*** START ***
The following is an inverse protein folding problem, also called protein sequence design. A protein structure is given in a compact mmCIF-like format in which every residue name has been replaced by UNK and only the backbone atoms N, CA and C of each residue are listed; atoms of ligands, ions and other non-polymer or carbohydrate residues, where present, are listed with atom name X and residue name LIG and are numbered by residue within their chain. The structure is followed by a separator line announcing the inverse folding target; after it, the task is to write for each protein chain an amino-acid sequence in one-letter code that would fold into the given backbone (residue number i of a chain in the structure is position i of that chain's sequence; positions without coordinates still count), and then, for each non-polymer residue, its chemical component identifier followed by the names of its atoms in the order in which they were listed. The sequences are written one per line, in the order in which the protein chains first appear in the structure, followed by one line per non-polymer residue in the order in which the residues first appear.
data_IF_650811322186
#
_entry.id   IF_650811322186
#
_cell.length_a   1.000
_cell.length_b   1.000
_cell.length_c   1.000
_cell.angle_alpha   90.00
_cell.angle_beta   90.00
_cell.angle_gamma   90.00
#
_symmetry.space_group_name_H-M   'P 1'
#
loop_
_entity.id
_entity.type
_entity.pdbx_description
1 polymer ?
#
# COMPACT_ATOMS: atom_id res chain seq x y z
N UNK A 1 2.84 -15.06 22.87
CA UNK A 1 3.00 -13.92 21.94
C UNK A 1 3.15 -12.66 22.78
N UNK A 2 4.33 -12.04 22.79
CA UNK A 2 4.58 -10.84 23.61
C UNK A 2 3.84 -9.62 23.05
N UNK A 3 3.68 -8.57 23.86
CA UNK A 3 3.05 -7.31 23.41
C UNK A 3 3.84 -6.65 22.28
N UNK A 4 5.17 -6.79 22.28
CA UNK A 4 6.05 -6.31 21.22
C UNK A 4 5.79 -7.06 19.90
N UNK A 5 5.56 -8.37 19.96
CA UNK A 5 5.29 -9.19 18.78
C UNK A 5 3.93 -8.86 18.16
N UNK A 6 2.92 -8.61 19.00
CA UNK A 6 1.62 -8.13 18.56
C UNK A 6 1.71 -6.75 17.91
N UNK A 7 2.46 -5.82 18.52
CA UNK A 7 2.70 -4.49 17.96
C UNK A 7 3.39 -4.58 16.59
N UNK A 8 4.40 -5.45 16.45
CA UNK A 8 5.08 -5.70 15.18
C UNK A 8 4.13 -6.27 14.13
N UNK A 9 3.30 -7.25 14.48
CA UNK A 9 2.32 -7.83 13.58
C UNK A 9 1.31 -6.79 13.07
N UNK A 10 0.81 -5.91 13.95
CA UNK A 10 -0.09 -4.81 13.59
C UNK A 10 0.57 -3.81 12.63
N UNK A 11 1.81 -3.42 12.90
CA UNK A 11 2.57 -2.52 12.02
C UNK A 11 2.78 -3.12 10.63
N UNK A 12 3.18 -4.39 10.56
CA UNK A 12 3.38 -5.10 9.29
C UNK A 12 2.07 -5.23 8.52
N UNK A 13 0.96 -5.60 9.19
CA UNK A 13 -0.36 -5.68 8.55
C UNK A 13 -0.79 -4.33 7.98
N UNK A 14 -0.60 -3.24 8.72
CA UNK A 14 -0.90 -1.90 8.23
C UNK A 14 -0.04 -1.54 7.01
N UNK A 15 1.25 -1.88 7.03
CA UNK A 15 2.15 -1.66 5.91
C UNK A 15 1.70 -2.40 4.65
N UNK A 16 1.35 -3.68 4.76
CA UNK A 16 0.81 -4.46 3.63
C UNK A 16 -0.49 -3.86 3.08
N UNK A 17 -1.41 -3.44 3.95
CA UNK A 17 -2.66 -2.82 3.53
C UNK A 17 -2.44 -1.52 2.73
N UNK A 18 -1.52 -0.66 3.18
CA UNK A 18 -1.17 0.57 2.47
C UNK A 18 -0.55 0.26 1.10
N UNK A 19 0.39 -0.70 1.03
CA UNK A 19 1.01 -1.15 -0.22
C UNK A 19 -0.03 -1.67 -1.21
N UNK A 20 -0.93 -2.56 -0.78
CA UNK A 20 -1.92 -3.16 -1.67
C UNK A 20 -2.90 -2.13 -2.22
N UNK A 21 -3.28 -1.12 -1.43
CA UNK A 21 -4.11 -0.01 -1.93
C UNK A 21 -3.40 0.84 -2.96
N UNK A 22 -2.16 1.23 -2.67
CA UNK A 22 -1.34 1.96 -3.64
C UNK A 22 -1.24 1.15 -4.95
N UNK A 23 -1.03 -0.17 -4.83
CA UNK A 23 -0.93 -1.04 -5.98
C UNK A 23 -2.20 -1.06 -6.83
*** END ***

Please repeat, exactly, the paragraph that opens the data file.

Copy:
The following is an inverse protein folding problem, also called protein sequence design. A protein structure is given in a compact mmCIF-like format in which every residue name has been replaced by UNK and only the backbone atoms N, CA and C of each residue are listed; atoms of ligands, ions and other non-polymer or carbohydrate residues, where present, are listed with atom name X and residue name LIG and are numbered by residue within their chain. The structure is followed by a separator line announcing the inverse folding target; after it, the task is to write for each protein chain an amino-acid sequence in one-letter code that would fold into the given backbone (residue number i of a chain in the structure is position i of that chain's sequence; positions without coordinates still count), and then, for each non-polymer residue, its chemical component identifier followed by the names of its atoms in the order in which they were listed. The sequences are written one per line, in the order in which the protein chains first appear in the structure, followed by one line per non-polymer residue in the order in which the residues first appear.